I feel like I’ve been reading the expressión vía crucis (or viacrucis) everywhere lately. Its meaning has been obvious due to the context, but I never took the time to look the word up to understand what was really going on there. Cross way? Crux way? Kind of sounds like cruise, crucial . . . yeah. You can tell that it’s a metaphor that corresponds to something tangible, some clear image for the people that use it. But what image? It would be illogical to use it–even if it was correctly–without understanding what it was literally saying. It would be like a non-native English speaker using the phrase “to be up a creek without a paddle” and not actually knowing what a creek or paddle were! Fortunately, this kind of ignorance is corrected rather quickly. It was off to the dictionary for me.
El viacrucis or vía crucis is the Stations of the Cross, a series of artistic representations, often sculptural, depicting Christ carrying the cross to his crucifixion. There are usually 14-15 stations, and the idea is to help the faithful make a spiritual pilgrimage of prayer, through meditating upon the chief scenes of Christ’s sufferings and death. Often performed in a spirit of reparation for the sufferings and insults that Jesus endured during His Passion, it’s most commonly done during Lent, especially on Good Friday.
The Stations of the Cross are also known as the Way of the Cross, or the Via Dolorosa.
But back to the Vía Crucis. So, the phrase refers to the remembrance of Jesus’ tortured last journey, beaten, bloodied, taunted by crowds who wanted him dead, with thorns pushed into his head, and having to bear a heavy cross despite utter exhaustion and weakness. A strong image, to say the least.
How is the phrase used metaphorically? To say that something was a trial, an ordeal, with many difficulties, a nightmare, torture, or a living hell. Maybe it’s profane to cheapen Jesus’ suffering by comparing it to our own comparatively petty gripes, but the idea is certainly clear.
Mujer atacada con ácido vive todo un viacrucis por paro judicial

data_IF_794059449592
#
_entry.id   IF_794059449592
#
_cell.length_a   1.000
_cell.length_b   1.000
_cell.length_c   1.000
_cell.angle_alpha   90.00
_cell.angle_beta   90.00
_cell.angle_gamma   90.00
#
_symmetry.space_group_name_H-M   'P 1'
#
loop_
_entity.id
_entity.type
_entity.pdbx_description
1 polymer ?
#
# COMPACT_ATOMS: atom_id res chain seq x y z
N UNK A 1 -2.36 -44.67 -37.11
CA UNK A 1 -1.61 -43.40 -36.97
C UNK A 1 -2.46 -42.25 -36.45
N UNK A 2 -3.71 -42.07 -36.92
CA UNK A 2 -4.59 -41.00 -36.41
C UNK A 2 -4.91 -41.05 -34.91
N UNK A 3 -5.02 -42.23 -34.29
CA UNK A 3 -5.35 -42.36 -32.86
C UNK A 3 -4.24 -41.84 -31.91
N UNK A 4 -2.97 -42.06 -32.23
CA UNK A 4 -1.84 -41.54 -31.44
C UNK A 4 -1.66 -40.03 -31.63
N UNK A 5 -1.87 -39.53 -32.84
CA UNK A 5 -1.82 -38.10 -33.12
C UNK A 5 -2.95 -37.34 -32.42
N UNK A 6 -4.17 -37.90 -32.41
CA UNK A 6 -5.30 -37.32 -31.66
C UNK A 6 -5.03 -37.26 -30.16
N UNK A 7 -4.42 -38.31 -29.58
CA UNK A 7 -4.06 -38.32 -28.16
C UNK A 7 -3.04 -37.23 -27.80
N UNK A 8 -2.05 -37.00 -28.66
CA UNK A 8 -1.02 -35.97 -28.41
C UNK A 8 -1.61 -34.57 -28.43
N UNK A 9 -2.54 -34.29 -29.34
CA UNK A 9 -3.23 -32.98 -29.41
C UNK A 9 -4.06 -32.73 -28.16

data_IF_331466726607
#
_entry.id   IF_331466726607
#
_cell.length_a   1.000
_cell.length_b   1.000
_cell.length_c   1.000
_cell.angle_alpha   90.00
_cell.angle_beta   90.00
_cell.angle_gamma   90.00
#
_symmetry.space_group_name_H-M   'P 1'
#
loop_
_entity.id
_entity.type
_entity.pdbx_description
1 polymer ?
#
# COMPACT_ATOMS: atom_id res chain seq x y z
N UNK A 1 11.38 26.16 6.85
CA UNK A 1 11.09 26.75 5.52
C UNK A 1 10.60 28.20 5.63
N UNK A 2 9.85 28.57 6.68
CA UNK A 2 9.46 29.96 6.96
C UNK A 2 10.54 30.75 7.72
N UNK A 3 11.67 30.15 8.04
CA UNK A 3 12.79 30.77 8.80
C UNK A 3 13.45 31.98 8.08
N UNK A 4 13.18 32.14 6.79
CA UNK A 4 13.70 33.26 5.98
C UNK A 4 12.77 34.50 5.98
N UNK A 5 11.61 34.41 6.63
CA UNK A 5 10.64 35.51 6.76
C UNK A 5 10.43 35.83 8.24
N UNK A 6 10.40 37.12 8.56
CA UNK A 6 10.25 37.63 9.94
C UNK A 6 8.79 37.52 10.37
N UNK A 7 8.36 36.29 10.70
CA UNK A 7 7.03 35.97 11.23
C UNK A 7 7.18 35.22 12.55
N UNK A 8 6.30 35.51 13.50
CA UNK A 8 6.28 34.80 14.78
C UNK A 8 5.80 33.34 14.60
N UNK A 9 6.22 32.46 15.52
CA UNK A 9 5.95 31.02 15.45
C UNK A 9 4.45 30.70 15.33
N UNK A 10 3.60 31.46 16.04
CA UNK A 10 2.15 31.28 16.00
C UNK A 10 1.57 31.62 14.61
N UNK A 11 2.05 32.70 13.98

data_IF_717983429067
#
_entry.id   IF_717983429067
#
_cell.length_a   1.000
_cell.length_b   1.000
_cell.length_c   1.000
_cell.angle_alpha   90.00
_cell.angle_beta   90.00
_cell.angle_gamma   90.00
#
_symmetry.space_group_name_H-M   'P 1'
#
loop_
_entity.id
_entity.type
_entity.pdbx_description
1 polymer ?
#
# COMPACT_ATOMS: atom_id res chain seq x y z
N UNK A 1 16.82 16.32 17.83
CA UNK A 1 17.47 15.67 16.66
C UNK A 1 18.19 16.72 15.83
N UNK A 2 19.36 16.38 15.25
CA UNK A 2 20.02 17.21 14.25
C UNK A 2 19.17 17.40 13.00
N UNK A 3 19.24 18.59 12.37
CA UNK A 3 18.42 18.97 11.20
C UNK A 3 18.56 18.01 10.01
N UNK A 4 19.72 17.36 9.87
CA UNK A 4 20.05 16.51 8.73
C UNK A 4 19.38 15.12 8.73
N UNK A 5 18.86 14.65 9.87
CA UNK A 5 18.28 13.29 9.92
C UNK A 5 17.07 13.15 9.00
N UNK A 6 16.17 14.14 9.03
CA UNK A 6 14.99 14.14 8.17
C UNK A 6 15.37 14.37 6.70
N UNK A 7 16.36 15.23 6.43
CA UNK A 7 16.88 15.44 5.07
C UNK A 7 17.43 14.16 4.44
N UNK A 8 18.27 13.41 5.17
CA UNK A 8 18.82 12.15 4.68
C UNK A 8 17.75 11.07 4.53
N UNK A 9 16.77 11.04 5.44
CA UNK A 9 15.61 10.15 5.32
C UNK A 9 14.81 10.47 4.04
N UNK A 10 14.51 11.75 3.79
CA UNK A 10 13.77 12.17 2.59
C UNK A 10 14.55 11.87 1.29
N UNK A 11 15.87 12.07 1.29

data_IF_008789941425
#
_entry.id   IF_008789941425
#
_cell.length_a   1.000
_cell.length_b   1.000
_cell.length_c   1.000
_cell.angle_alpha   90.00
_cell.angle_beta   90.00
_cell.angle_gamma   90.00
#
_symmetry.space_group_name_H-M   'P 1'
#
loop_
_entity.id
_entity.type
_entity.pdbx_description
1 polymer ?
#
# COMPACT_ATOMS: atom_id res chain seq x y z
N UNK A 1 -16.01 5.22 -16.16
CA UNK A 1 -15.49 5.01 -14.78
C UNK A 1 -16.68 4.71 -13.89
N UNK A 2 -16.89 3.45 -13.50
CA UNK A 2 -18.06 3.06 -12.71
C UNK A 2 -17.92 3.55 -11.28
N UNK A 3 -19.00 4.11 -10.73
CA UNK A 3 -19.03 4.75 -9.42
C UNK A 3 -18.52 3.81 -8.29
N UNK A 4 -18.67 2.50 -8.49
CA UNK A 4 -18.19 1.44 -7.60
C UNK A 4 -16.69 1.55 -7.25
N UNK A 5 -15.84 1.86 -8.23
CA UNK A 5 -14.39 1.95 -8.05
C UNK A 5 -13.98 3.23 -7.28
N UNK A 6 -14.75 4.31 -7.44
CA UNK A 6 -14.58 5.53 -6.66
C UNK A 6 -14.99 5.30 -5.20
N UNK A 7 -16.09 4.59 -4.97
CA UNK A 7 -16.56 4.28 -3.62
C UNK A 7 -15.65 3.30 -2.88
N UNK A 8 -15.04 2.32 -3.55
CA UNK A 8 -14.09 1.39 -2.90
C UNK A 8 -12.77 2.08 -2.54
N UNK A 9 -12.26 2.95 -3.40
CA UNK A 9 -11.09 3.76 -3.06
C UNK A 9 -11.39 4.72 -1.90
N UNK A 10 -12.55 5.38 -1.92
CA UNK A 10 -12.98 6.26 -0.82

Woman attacked with acid forced to endure ordeal during judicial strike
Transitar por Cali, un vía crucis al que se enfrentan los discapacitados
Getting around Cali: a daily nightmare for the city’s handicapped population
El servicio del banco Colpatria es una porquería, un viacrucis. Lo peor de lo peor: un banco tan caro y con servicio pésimo.
Colpatria bank’s service is unbelievably bad, a real hell on earth. It couldn’t get any worse–so expensive and with a service that sucks!
Sacar la cédula se ha vuelto un verdadero vía crucis.
Getting a new ID card has become a major pain in the ass.
As you can see, it can be written as vía crucis or viacrucis. It’s always masculine. I’ve yet to hear it said, but I know I will at some point. I was told that it’s a little old-fashioned, but, like I said, I’ve been reading it everywhere. It’s still very much alive. A very similar word is calvario: it also means the Stations of the Cross (as well as Calvary/Golgotha: the hill where Jesus was crucified), and it’s also used to mean a torment or agony that someone undergoes.
I never knew until a few months ago that the word ordeal also has a historically religious meaning. Historically, ordeals were a method of trial in which the guilt or innocence of an accused person was determined by subjecting him or her to danger or to severe pain or torture, especially by fire or water. The outcome was then regarded as an indication of divine judgment. I think I learned this when I came across ordalías in the Javier Marías book I read earlier this year; you can read this fascinating Wikipedia article to learn more about trials by ordeal. How grateful I am not to have been born during the Middle Ages!
WordReference says that the phrase hacer el viacrucis is to do a pub crawl. Hmm, now that is bordering on sacrilege. I wonder what country they say that in. Anyone know?
Hopefully you have no need to use vía crucis; hopefully your life is a vía placeris instead, a real bowl of cherries. But just in case, here’s a new phrase for when you want to let off some steam and really exaggerate your trials and tribulations so as to maximize the pity others feel for you. ¡Qué vía crucis, por Dios!